Sci­ence Fair

SCI­ENCE FAIR, doc­u­men­tary, rated PG, The Screen, 3.5 chiles

Pasatiempo - - PASATIEMPO -

Oh, the kids these days — al­ways go­ing around chas­ing break­throughs in epi­demi­ol­ogy or dig­ging into ad­vanced num­ber the­ory or re­vis­it­ing long-dis­carded ideas about aero­nau­tics that may change our fu­ture af­ter all. Co-di­rec­tors Cristina Costan­tini and Dar­ren Foster fol­low a hand­ful of them from among the 1,700 stu­dents from 78 na­tions who trav­eled to Los An­ge­les in search of gold at the 2017 In­tel In­ter­na­tional Sci­ence and Engi­neer­ing Fair. As­pir­ing sci­en­tists from Brazil and Ger­many are in­cluded in the film’s fo­cus, but for the most part it spot­lights Amer­i­cans. That surely made lo­gis­ti­cal sense, given that the di­rec­tors needed to doc­u­ment back sto­ries of com­peti­tors they reck­oned might have a chance at win­ning. Zip­ping around the United States to mon­i­tor their progress would have been man­age­able in a way that broader global cov­er­age would not.

There was plenty of quiet drama for the film­mak­ers to ob­serve in this heart­warm­ing 90-minute doc­u­men­tary. It turns out there are two pow­er­house high schools in the United States that are well known for craft­ing ISEF win­ners: DuPont Man­ual High School in Louisville, Ken­tucky, and Jericho High School in a New York City sub­urb on Long Is­land. Louisville’s en­trants in­clude a team of three guys who are de­vis­ing a 3D-print­able stetho­scope that links to an on­line data­base of ab­nor­mal heart sounds — a po­ten­tial boon es­pe­cially in coun­tries where med­i­cal training and staffing are in short sup­ply.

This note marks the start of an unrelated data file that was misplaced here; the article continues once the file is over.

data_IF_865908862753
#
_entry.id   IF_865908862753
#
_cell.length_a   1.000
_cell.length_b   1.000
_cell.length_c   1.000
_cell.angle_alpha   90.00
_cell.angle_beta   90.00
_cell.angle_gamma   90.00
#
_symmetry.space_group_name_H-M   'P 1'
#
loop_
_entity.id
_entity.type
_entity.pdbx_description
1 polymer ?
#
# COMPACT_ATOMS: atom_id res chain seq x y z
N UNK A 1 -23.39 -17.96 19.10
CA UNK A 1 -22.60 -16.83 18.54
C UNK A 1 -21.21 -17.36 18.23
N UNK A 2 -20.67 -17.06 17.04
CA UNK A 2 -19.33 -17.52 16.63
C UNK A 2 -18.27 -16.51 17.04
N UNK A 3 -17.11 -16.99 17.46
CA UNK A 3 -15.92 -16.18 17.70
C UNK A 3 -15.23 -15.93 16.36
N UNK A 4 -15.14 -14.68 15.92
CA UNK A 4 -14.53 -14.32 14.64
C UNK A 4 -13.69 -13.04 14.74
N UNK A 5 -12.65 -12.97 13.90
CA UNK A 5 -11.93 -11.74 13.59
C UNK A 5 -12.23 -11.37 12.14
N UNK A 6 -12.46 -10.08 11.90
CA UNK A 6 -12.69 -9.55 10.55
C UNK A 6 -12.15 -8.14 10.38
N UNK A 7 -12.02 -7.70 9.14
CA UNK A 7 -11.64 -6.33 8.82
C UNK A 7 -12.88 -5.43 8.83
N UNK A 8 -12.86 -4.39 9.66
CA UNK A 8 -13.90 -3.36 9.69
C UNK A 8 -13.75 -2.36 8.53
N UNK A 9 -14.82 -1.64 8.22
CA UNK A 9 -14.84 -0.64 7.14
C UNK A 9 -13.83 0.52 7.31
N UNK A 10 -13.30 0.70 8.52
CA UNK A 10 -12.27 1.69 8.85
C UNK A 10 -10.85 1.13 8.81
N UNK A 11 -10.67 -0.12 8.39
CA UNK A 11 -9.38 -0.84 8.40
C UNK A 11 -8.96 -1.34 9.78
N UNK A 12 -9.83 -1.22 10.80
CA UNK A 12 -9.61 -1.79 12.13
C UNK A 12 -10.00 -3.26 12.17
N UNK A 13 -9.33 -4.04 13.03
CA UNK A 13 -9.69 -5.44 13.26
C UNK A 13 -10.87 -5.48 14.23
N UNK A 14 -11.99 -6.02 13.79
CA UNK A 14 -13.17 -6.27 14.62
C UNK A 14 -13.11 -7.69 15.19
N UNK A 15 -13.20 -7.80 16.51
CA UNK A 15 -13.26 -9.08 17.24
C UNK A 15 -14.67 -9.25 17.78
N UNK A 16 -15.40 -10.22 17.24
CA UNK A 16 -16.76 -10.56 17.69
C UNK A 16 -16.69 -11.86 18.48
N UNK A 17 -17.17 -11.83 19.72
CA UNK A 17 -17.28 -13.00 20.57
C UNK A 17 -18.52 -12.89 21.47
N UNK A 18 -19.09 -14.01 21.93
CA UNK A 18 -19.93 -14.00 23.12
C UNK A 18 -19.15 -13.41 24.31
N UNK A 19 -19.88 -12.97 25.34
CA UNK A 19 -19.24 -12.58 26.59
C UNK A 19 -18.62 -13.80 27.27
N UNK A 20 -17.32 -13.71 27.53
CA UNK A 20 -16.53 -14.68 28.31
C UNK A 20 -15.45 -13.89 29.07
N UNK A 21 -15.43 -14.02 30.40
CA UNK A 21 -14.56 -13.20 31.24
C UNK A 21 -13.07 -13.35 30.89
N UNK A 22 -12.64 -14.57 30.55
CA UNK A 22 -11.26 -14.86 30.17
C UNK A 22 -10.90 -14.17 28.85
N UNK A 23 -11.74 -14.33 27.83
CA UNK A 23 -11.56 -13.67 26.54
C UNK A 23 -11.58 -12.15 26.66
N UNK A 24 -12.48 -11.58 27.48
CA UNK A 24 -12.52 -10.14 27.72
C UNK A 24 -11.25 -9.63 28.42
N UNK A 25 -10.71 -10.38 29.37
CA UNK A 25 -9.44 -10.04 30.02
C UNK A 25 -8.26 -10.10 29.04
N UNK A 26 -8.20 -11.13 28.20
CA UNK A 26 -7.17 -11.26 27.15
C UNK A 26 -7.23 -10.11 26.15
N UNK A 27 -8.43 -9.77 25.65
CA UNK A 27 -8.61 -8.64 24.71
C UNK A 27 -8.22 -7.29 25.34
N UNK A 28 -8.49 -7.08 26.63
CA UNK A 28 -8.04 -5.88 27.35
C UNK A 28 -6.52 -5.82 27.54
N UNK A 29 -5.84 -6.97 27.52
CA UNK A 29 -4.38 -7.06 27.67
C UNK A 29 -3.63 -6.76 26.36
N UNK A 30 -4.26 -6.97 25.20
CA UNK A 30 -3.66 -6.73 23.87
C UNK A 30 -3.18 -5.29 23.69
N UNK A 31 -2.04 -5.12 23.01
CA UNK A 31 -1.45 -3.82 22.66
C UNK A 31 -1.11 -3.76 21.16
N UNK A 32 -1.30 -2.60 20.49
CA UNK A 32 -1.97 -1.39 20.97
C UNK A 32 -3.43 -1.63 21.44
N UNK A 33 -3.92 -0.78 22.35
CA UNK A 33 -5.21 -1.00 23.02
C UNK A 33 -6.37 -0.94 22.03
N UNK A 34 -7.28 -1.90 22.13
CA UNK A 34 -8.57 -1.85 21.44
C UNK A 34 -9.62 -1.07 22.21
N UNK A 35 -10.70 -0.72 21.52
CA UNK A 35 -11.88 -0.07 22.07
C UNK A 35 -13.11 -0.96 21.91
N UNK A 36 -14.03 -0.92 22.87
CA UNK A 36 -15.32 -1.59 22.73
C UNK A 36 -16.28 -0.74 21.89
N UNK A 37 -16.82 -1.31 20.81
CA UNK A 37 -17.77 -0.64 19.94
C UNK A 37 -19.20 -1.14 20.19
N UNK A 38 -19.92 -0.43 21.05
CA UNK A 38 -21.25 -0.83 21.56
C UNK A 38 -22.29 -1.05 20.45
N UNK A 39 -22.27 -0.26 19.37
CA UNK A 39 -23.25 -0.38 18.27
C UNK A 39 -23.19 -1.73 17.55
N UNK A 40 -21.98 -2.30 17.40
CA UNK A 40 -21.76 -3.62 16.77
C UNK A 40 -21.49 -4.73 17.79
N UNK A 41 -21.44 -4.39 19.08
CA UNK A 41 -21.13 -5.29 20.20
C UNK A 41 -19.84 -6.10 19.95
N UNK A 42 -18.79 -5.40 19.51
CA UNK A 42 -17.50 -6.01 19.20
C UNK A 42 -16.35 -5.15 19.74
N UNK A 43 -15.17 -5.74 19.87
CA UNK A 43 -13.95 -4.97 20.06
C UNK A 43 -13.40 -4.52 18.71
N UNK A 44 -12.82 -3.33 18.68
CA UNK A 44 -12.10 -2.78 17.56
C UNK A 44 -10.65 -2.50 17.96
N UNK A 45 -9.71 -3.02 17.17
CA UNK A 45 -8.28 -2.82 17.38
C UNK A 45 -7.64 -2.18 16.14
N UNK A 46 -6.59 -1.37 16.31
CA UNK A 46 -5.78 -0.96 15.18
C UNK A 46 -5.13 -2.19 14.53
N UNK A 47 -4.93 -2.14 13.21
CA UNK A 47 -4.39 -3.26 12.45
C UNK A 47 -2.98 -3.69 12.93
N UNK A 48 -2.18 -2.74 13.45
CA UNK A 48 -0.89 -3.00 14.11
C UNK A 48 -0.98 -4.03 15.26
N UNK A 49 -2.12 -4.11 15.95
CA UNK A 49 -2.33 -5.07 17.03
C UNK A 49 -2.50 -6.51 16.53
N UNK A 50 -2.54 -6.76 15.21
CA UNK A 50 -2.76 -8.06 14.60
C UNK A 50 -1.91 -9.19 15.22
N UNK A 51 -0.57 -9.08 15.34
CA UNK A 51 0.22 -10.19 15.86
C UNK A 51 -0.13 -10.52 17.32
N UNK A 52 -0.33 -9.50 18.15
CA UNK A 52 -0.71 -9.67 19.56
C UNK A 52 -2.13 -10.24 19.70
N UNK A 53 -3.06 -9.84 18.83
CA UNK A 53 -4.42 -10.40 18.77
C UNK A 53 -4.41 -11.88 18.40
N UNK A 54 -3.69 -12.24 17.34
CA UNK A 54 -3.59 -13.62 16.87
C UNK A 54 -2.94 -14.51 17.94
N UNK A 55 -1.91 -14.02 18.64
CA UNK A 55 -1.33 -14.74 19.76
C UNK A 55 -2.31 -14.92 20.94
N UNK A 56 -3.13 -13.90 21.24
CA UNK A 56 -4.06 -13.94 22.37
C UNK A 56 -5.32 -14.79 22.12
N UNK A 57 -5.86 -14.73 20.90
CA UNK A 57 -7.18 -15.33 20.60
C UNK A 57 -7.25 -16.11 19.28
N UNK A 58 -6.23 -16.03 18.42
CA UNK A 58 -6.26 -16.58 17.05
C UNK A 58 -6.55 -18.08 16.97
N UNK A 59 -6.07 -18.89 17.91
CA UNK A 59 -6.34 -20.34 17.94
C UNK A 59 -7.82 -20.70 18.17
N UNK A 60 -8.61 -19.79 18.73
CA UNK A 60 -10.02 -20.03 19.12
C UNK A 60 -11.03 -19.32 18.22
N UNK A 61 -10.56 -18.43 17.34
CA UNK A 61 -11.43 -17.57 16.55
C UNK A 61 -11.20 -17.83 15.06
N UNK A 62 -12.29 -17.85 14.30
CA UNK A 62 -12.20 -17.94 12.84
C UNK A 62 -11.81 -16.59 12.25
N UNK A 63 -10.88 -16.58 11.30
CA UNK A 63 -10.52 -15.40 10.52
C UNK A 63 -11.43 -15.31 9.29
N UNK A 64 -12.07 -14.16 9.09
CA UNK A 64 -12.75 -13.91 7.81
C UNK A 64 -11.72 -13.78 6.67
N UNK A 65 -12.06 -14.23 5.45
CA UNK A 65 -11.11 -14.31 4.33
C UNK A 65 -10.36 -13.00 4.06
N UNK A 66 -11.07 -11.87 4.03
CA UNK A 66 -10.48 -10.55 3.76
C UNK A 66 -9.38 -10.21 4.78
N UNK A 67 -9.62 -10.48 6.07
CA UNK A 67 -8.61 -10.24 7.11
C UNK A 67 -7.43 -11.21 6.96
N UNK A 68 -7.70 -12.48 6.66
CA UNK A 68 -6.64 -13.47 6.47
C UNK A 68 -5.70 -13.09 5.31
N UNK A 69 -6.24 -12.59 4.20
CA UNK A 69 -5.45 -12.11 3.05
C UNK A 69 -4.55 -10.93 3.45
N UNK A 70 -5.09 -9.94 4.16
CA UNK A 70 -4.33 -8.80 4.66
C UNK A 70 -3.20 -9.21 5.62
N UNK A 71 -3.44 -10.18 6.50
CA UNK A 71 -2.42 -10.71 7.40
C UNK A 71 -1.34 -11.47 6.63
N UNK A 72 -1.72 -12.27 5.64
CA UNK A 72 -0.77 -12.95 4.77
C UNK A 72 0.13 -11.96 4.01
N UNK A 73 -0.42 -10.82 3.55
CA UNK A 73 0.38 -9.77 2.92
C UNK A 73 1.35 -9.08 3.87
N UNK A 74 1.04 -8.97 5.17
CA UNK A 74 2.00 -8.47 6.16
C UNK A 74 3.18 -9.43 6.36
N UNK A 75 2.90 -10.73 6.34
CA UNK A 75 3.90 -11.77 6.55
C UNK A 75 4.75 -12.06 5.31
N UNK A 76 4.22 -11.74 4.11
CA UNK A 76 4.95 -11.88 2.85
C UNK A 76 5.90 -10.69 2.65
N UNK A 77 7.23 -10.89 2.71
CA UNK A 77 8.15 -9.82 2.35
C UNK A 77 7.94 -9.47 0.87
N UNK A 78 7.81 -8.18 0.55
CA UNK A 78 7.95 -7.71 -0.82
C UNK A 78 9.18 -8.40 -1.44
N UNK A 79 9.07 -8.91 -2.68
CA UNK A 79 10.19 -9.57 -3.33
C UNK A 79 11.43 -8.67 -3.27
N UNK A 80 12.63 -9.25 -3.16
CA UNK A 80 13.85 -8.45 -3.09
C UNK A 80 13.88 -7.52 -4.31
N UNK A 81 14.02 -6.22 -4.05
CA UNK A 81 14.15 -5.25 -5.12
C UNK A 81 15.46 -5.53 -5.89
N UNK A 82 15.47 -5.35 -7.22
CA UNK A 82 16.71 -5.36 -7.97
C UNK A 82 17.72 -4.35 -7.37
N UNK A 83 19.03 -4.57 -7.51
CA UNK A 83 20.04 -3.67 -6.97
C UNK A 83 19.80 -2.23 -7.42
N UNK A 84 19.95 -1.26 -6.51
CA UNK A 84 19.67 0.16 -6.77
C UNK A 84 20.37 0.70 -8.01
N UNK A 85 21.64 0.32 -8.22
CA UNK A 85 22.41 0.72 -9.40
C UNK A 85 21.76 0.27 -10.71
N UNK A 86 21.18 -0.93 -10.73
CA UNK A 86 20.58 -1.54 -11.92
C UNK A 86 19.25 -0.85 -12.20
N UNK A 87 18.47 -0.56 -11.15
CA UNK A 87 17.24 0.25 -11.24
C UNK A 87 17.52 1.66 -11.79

From Jericho ar­rive nine com­peti­tors. It’s an un­ri­valed con­cen­tra­tion from a sin­gle school at ISEF, but when you get to know the school’s sci­ence coach, you un­der­stand how it hap­pens. The film­mak­ers ob­vi­ously set out to film great stu­dents, but they also caught a great teacher in the bar­gain. Watch­ing her hold her pupils to lofty stan­dards as they de­sign their sci­ence-fair booths and craft their six-minute pre­sen­ta­tions ex­em­pli­fies tough love in the class­room.

Not ev­ery­body en­joys the ad­van­tages that come with the ter­ri­tory at these well-funded, high-pow­ered high schools. One of the most touch­ing sto­ries is that of a gen­tle six­teen-year-old in a small South Dakota city, a prodigy in psy­cho­log­i­cal mea­sure­ment at a high school with min­i­mal sci­ence fa­cil­i­ties. “We have some class­rooms with some lab tables up,” she says. “That’s pretty much it.” An of­fi­cial adult su­per­vi­sor is manda­tory for ISEF con­tes­tants, but since no sci­ence teacher showed in­ter­est, she turned to the foot­ball coach, who at least was a coach. View­ers should be awestruck by the tenac­ity of this teenager try­ing to over­come the triple-whammy of dis­re­gard she faces as a fe­male Mus­lim sci­en­tist in a com­mu­nity that only cel­e­brates male jocks. — James M. Keller

Bright fu­tures await

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